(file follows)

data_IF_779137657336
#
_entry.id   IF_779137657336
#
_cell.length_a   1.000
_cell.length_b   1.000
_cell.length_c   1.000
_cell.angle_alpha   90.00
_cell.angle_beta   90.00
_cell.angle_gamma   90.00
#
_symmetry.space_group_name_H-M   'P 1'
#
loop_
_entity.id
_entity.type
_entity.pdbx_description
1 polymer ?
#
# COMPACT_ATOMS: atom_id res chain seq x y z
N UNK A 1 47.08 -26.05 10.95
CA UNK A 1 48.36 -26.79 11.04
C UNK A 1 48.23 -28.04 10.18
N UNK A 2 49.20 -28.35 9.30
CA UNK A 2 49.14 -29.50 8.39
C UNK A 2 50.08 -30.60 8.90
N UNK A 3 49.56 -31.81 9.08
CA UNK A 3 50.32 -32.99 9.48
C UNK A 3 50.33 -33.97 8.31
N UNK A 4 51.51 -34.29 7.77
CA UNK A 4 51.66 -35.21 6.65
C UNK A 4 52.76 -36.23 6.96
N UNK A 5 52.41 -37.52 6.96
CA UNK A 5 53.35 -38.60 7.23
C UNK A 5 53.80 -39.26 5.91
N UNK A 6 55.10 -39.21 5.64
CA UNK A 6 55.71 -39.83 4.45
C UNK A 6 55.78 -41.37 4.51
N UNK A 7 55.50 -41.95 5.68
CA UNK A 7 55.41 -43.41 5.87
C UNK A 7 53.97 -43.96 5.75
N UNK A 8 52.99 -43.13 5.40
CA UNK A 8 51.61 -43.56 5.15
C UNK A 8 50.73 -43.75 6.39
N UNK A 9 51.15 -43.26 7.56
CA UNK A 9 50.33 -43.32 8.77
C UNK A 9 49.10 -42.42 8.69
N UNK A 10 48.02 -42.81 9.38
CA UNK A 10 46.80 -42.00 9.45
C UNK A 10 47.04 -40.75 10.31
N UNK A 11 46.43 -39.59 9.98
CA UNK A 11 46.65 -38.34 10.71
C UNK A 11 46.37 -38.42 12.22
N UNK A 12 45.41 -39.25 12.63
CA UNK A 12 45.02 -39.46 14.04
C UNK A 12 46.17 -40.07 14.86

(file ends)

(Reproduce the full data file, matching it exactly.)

data_IF_779137657336
#
_entry.id   IF_779137657336
#
_cell.length_a   1.000
_cell.length_b   1.000
_cell.length_c   1.000
_cell.angle_alpha   90.00
_cell.angle_beta   90.00
_cell.angle_gamma   90.00
#
_symmetry.space_group_name_H-M   'P 1'
#
loop_
_entity.id
_entity.type
_entity.pdbx_description
1 polymer ?
#
# COMPACT_ATOMS: atom_id res chain seq x y z
N UNK A 1 47.08 -26.05 10.95
CA UNK A 1 48.36 -26.79 11.04
C UNK A 1 48.23 -28.04 10.18
N UNK A 2 49.20 -28.35 9.30
CA UNK A 2 49.14 -29.50 8.39
C UNK A 2 50.08 -30.60 8.90
N UNK A 3 49.56 -31.81 9.08
CA UNK A 3 50.32 -32.99 9.48
C UNK A 3 50.33 -33.97 8.31
N UNK A 4 51.51 -34.29 7.77
CA UNK A 4 51.66 -35.21 6.65
C UNK A 4 52.76 -36.23 6.96
N UNK A 5 52.41 -37.52 6.96
CA UNK A 5 53.35 -38.60 7.23
C UNK A 5 53.80 -39.26 5.91
N UNK A 6 55.10 -39.21 5.64
CA UNK A 6 55.71 -39.83 4.45
C UNK A 6 55.78 -41.37 4.51
N UNK A 7 55.50 -41.95 5.68
CA UNK A 7 55.41 -43.41 5.87
C UNK A 7 53.97 -43.96 5.75
N UNK A 8 52.99 -43.13 5.40
CA UNK A 8 51.61 -43.56 5.15
C UNK A 8 50.73 -43.75 6.39
N UNK A 9 51.15 -43.26 7.56
CA UNK A 9 50.33 -43.32 8.77
C UNK A 9 49.10 -42.42 8.69
N UNK A 10 48.02 -42.81 9.38
CA UNK A 10 46.80 -42.00 9.45
C UNK A 10 47.04 -40.75 10.31
N UNK A 11 46.43 -39.59 9.98
CA UNK A 11 46.65 -38.34 10.71
C UNK A 11 46.37 -38.42 12.22
N UNK A 12 45.41 -39.25 12.63
CA UNK A 12 45.02 -39.46 14.04
C UNK A 12 46.17 -40.07 14.86